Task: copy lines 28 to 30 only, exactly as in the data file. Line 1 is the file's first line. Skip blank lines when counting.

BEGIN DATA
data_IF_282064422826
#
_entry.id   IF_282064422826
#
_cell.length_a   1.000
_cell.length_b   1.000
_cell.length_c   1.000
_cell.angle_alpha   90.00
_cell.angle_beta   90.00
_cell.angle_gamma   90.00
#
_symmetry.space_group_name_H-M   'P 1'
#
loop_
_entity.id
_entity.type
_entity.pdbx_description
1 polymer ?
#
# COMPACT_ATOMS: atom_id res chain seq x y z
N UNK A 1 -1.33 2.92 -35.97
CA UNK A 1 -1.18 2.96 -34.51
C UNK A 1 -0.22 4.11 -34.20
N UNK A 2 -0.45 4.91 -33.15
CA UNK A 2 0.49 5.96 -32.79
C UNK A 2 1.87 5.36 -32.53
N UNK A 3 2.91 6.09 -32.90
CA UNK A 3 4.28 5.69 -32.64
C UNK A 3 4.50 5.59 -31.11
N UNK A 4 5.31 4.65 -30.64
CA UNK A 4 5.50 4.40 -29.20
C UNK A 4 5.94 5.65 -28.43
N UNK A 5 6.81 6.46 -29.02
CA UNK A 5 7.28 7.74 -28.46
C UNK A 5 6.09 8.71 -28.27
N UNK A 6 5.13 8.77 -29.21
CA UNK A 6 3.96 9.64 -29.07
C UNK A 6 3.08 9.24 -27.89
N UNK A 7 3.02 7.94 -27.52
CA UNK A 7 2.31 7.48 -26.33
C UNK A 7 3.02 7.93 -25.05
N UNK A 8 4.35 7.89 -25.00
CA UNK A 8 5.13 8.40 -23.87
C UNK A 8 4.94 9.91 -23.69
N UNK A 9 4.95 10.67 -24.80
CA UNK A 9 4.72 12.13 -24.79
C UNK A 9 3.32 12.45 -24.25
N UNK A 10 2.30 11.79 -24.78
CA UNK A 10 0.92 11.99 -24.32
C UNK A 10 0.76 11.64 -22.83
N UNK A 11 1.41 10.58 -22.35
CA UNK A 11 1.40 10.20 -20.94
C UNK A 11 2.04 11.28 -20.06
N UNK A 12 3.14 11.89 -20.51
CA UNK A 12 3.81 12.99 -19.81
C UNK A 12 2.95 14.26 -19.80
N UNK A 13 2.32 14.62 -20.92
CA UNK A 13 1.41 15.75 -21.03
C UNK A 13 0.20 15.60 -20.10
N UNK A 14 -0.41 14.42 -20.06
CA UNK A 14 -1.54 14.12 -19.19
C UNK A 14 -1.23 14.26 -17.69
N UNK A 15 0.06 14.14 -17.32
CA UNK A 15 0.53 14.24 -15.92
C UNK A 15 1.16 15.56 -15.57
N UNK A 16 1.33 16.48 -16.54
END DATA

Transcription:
CA UNK A 3 4.28 5.69 -32.64
C UNK A 3 4.50 5.59 -31.11
N UNK A 4 5.31 4.65 -30.64